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(Credit: Sightseers)


'Sightseers' turns 10: Ben Wheatley’s folk classic remains the best British comedy of the decade


It is an unspoken law of the universe that should you pass an occupied caravan at any given time there will be people in there either ‘doing it’ or bickering—you can’t be sure which, but no intermediate state is known to exist. It is the Schrödinger’s principle of the ambulatory holiday. Inside those Fiberglass vacations, people will either be fighting or f—king. There might not be any proof but that’s a scientific fact. It simply fits both like Sunday’s frozen pitch fits a Thermos flask. 

Sightseers is abundant with unspoken laws of the universe: Those who walk with a stick at an age before it is medically necessary will inevitably be a tory wanker, hen-do encounters will always reap untold havoc, and, contrastingly, the rather more pronounced universal truth—violence only begets great violence.

These may well be perfectly realised pieces of observational comedy, but the film came at a point when the world realised that observing things in of itself is not a remotely funny pastime. Thus, these universal truths are subverted to an absolutely riveting extent. 

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There is a certain amusement to the fact that pitifully dower places like a pencil museum exist in a place that William Wordsworth likened to God’s own garden, but it’s far funnier to inhabit that observation with the surrealist sight of a woman penning a murderous note with a three-foot pencil. This is the triumph of the originality in Sightseers, and that is why it has endured enough to be crowned the best comedy of the decade ten years on from its release.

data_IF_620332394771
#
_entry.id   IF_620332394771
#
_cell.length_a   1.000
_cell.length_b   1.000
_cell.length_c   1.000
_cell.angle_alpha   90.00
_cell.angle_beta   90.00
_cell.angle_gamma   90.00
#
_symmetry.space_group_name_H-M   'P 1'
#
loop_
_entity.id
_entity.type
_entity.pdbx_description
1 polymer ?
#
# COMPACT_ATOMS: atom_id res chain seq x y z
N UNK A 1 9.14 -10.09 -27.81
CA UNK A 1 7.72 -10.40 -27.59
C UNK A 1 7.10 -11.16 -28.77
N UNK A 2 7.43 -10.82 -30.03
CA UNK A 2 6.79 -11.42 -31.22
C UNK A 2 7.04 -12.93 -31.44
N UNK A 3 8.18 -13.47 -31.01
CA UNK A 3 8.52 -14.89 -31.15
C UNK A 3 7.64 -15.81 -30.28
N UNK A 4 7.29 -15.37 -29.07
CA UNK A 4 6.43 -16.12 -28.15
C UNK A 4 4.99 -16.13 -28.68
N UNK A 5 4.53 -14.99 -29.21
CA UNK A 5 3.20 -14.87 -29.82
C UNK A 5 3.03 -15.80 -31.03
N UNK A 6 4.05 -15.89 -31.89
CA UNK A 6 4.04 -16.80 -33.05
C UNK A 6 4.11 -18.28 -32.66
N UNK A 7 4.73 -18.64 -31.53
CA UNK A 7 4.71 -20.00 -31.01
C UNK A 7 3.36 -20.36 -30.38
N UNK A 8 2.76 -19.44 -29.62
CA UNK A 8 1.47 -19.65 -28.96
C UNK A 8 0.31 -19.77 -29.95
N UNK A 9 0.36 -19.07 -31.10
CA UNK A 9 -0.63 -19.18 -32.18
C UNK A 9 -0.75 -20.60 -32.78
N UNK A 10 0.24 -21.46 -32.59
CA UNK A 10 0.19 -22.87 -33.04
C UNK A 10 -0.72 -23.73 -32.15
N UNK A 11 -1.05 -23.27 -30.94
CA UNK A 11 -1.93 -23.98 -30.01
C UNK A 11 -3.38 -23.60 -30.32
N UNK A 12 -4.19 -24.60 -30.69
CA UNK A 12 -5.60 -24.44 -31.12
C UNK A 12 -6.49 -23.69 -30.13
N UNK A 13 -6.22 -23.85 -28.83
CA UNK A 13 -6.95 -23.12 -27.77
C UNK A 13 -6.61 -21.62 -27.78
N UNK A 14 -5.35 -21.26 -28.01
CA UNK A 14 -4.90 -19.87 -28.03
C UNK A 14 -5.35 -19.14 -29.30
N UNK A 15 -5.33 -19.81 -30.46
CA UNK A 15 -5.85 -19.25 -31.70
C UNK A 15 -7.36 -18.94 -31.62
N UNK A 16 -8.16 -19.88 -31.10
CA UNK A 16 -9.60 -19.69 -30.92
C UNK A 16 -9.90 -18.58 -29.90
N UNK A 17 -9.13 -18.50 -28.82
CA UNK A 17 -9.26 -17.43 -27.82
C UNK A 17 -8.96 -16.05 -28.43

You see, to get technical, when jokes become formulaic you get tired of the same set-up and response. Certain comedic tropes have been repeated so many times that they now seem like a dated pastiche. Without originality, observations and puns can land like a meal that has been reheated for the two thousandth time. However, you won’t find another gag about a caravanning couple cavorting with hand-knit crotchless knickers in movie history. 

Unlike music or more emotive forms of entertainment, comedy relies heavily on the surprise element of initial exposure. Sightseers never cease to amaze with its hilarious surprises that punctuate the utterly dull everyday realism of the trip like a chunk of scalp amid the dreary rear axle arrangement of the Happy Camper VX12 – each making the other funnier. 

This originality both in terms of idea and execution has kept Sightseers fresh and endlessly rewatchable. Thus, classic lines like, “There might be blood on the paws of that dog, but it was smug complacency that killed Ian,” “Report that to the National Trust!” and the term ‘Dingley Dell’ are all well and truly ingrained in the lexicon of any group of friends who have mutually enjoyed the masterpiece. This transcendent quality is what makes cult films the best; Sightseers might not be for everyone, but it is the best.

The only downside is we’re still waiting for Ben Wheatley to return from Hollywood to ride in the countryside of sui generis story and line writing with Alice Lowe and Steve Oram once more. 

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